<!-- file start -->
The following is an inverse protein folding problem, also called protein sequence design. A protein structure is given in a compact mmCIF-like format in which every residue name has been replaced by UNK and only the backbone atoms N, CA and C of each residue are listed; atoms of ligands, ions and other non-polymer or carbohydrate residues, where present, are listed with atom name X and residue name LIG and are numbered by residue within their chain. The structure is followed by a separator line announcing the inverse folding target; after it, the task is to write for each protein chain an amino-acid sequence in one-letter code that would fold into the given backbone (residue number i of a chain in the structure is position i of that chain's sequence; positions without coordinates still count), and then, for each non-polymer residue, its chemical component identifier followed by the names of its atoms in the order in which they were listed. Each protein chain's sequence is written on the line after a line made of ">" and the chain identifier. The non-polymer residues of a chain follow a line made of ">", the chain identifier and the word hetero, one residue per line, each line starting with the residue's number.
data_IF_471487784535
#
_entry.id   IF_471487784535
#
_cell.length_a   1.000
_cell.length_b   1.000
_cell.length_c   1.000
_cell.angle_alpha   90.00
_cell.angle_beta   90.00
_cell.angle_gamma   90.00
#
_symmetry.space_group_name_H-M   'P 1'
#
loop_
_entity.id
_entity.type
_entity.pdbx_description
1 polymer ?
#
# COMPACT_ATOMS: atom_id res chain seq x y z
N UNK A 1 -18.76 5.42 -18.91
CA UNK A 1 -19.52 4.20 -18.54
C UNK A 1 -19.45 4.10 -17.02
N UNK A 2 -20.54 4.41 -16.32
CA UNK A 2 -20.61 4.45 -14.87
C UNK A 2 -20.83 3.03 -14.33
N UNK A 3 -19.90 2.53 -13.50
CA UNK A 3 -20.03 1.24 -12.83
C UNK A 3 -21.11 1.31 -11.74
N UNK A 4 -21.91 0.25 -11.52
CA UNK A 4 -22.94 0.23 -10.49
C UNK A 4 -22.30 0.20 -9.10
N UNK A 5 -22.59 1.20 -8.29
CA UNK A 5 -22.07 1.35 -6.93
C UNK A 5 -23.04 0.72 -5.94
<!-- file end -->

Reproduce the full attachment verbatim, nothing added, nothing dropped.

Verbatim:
The following is an inverse protein folding problem, also called protein sequence design. A protein structure is given in a compact mmCIF-like format in which every residue name has been replaced by UNK and only the backbone atoms N, CA and C of each residue are listed; atoms of ligands, ions and other non-polymer or carbohydrate residues, where present, are listed with atom name X and residue name LIG and are numbered by residue within their chain. The structure is followed by a separator line announcing the inverse folding target; after it, the task is to write for each protein chain an amino-acid sequence in one-letter code that would fold into the given backbone (residue number i of a chain in the structure is position i of that chain's sequence; positions without coordinates still count), and then, for each non-polymer residue, its chemical component identifier followed by the names of its atoms in the order in which they were listed. Each protein chain's sequence is written on the line after a line made of ">" and the chain identifier. The non-polymer residues of a chain follow a line made of ">", the chain identifier and the word hetero, one residue per line, each line starting with the residue's number.
data_IF_471487784535
#
_entry.id   IF_471487784535
#
_cell.length_a   1.000
_cell.length_b   1.000
_cell.length_c   1.000
_cell.angle_alpha   90.00
_cell.angle_beta   90.00
_cell.angle_gamma   90.00
#
_symmetry.space_group_name_H-M   'P 1'
#
loop_
_entity.id
_entity.type
_entity.pdbx_description
1 polymer ?
#
# COMPACT_ATOMS: atom_id res chain seq x y z
N UNK A 1 -18.76 5.42 -18.91
CA UNK A 1 -19.52 4.20 -18.54
C UNK A 1 -19.45 4.10 -17.02
N UNK A 2 -20.54 4.41 -16.32
CA UNK A 2 -20.61 4.45 -14.87
C UNK A 2 -20.83 3.03 -14.33
N UNK A 3 -19.90 2.53 -13.50
CA UNK A 3 -20.03 1.24 -12.83
C UNK A 3 -21.11 1.31 -11.74
N UNK A 4 -21.91 0.25 -11.52
CA UNK A 4 -22.94 0.23 -10.49
C UNK A 4 -22.30 0.20 -9.10
N UNK A 5 -22.59 1.20 -8.29
CA UNK A 5 -22.07 1.35 -6.93
C UNK A 5 -23.04 0.72 -5.94